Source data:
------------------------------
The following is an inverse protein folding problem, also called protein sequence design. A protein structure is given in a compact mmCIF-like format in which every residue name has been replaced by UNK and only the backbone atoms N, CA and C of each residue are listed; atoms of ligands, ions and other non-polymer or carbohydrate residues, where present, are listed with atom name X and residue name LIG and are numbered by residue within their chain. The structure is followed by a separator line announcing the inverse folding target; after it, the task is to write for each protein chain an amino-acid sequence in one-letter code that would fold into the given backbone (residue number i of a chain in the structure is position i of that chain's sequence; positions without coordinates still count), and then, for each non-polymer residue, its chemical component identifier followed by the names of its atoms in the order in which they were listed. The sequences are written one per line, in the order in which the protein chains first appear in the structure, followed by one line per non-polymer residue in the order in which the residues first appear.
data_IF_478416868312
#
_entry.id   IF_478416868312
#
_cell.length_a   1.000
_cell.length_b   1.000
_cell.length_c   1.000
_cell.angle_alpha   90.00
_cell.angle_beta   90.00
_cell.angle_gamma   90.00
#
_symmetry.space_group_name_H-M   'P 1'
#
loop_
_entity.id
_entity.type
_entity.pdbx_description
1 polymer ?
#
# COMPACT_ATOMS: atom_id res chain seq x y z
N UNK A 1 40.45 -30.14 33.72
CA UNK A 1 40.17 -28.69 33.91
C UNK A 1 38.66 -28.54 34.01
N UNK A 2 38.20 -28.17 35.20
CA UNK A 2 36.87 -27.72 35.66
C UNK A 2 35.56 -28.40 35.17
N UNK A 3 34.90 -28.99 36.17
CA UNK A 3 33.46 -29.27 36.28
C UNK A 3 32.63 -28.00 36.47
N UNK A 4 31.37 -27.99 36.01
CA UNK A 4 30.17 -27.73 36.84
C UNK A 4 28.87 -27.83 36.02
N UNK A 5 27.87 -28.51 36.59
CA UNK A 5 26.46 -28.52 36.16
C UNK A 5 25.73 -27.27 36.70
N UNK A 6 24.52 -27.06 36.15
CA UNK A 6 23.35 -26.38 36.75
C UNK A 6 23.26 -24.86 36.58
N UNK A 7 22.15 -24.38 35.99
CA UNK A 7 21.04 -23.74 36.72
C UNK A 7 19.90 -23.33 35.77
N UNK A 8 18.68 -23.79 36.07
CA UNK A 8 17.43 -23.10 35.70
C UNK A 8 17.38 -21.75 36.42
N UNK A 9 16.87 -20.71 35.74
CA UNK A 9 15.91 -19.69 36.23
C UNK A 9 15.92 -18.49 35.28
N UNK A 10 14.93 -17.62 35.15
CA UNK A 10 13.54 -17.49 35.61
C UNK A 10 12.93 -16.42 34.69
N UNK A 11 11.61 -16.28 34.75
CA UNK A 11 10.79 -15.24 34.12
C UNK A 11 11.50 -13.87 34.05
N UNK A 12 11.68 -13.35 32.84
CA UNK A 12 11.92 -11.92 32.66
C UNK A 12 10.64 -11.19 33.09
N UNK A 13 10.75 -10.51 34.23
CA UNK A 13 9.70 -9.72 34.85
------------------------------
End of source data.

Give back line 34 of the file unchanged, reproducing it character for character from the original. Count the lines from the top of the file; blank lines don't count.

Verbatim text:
N UNK A 5 27.87 -28.51 36.59